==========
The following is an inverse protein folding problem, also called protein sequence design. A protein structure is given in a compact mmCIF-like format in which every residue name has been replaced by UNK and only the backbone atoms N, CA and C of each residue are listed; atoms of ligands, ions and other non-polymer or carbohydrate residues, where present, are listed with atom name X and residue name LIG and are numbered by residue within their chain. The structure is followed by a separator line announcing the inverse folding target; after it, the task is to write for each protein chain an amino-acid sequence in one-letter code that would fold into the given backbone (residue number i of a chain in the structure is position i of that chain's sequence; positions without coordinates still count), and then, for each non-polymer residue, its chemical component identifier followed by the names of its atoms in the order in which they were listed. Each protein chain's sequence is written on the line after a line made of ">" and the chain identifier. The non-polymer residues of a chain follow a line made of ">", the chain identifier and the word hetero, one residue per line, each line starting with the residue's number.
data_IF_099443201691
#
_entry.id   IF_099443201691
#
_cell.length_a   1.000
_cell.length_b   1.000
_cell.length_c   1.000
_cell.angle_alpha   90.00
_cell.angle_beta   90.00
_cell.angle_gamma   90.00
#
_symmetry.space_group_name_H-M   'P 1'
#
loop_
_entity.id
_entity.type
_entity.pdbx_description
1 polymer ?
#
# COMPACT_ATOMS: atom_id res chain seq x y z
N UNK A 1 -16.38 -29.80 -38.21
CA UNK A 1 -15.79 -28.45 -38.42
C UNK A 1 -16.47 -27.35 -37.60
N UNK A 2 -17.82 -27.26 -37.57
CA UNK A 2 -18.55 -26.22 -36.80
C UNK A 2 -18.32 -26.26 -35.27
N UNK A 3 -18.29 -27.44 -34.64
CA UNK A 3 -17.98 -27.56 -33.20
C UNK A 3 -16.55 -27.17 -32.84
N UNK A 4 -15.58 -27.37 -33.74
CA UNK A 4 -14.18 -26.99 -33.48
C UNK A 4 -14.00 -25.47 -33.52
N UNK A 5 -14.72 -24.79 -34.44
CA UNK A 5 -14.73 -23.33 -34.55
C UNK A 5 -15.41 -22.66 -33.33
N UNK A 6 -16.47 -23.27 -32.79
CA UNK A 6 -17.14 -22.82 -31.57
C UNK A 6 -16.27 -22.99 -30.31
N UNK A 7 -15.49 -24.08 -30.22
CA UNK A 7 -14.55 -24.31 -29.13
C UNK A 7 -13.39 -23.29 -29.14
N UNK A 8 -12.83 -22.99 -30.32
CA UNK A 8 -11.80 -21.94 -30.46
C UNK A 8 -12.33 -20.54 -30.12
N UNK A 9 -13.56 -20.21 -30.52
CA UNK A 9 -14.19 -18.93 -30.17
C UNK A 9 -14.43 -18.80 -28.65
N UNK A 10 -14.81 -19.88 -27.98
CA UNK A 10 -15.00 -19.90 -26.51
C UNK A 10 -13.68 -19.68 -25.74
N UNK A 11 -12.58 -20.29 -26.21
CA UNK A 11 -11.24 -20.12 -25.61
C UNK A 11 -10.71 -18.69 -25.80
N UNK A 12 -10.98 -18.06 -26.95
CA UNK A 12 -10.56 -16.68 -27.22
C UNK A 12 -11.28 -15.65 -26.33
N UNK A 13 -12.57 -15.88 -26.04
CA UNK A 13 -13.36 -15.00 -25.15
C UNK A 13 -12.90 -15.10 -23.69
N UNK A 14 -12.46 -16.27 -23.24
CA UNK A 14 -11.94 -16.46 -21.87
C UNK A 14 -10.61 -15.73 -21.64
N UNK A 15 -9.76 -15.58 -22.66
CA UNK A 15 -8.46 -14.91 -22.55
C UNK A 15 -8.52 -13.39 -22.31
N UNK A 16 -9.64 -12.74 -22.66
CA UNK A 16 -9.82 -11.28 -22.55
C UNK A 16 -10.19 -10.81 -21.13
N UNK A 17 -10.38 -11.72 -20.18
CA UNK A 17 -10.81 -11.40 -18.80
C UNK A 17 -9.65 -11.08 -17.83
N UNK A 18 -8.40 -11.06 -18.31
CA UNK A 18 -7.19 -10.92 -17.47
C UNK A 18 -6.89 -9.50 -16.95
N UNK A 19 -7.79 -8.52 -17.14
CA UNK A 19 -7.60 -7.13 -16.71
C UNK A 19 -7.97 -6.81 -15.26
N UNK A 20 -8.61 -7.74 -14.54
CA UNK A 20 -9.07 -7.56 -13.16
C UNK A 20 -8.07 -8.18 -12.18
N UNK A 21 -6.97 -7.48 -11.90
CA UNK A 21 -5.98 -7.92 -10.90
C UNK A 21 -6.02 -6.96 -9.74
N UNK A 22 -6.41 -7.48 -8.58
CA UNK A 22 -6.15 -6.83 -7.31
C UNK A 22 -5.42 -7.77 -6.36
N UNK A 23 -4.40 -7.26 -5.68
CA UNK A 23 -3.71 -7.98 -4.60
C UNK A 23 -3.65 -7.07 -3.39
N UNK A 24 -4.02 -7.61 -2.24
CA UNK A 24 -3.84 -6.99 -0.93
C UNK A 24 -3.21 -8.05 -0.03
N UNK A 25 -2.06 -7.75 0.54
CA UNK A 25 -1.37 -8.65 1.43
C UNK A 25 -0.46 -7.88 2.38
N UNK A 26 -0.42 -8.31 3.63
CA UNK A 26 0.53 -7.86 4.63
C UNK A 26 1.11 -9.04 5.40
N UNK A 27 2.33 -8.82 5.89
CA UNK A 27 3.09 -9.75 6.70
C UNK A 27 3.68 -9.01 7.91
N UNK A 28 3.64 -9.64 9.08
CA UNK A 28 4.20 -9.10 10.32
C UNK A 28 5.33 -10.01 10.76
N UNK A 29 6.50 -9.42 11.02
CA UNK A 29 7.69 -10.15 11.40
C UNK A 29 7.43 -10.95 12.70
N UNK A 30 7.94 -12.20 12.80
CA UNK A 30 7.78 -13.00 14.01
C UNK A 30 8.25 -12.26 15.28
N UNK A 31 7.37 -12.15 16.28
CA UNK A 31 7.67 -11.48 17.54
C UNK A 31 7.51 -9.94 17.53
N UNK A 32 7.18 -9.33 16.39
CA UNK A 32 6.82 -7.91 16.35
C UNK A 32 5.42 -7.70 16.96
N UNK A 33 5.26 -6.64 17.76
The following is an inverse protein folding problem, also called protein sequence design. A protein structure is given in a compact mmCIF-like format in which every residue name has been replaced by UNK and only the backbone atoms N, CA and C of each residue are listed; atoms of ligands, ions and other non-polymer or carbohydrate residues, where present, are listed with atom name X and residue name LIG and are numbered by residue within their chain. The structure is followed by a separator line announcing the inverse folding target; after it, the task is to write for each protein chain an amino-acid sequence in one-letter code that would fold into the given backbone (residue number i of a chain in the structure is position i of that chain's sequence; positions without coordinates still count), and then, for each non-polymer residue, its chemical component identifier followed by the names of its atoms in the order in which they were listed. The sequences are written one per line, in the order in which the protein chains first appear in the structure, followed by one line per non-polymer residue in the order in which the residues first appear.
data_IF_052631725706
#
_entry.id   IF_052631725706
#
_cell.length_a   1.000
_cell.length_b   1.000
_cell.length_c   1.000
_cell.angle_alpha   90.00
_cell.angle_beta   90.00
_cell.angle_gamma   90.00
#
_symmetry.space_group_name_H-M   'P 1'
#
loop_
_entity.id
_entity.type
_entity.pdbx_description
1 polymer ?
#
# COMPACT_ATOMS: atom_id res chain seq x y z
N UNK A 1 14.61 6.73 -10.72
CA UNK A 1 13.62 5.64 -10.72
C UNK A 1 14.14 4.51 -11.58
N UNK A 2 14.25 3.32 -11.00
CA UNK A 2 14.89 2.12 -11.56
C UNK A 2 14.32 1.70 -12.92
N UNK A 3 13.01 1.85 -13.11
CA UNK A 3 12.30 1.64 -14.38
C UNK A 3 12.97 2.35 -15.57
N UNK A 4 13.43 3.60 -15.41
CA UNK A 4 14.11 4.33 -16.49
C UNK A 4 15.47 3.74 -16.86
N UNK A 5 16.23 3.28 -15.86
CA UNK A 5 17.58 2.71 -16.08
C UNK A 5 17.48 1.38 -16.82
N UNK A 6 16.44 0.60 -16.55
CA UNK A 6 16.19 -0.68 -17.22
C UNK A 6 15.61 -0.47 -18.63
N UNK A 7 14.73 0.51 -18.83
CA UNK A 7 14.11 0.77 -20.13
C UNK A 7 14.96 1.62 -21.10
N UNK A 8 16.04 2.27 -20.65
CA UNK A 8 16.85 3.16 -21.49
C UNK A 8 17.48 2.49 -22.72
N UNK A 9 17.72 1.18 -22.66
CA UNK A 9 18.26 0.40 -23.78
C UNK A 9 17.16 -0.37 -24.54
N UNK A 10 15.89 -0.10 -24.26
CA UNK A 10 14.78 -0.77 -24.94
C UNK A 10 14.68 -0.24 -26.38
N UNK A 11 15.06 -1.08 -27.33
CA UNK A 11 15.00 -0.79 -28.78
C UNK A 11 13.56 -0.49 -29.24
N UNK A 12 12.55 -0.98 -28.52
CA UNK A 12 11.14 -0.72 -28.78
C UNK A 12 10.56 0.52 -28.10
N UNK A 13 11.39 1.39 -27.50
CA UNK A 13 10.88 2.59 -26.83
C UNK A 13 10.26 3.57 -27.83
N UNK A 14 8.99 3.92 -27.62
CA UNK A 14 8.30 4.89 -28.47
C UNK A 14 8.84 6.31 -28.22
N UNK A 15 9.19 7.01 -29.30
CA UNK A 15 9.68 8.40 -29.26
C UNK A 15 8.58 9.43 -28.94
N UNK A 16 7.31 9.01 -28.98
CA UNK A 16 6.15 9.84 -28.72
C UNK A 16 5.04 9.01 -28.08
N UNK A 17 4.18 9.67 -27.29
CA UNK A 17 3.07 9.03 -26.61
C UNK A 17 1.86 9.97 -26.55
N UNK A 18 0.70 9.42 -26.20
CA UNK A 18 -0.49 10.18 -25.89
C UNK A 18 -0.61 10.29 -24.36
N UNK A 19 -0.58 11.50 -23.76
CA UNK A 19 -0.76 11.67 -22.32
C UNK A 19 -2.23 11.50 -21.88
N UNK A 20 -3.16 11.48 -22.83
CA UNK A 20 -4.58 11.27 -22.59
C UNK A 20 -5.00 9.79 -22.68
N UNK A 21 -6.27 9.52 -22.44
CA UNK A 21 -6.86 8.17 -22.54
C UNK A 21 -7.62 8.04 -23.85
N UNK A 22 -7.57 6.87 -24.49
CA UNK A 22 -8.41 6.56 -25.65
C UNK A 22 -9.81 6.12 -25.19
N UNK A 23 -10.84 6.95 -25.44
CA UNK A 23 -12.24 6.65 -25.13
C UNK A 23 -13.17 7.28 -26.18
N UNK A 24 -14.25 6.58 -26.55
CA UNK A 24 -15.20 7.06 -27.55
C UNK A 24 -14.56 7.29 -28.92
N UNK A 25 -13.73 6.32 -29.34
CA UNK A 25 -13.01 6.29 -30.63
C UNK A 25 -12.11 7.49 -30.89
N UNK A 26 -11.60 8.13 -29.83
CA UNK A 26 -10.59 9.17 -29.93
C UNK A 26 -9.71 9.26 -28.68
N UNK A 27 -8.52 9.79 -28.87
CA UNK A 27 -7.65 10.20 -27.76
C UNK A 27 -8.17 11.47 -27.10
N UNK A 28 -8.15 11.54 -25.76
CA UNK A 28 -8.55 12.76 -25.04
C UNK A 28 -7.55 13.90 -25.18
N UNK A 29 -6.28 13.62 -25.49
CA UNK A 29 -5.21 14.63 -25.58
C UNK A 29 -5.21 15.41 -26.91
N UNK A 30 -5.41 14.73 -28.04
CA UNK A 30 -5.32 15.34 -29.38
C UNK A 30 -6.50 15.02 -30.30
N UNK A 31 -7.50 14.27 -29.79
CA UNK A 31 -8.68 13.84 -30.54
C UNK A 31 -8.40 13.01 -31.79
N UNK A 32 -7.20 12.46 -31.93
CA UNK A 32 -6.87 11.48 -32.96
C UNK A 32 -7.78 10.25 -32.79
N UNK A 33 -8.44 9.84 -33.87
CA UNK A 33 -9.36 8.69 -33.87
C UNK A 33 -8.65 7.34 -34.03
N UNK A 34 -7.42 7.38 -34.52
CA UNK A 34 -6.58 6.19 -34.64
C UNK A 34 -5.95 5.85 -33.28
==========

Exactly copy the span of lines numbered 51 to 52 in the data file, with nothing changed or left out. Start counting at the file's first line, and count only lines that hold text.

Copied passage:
C UNK A 10 -13.68 -19.68 -25.74
N UNK A 11 -12.58 -20.29 -26.21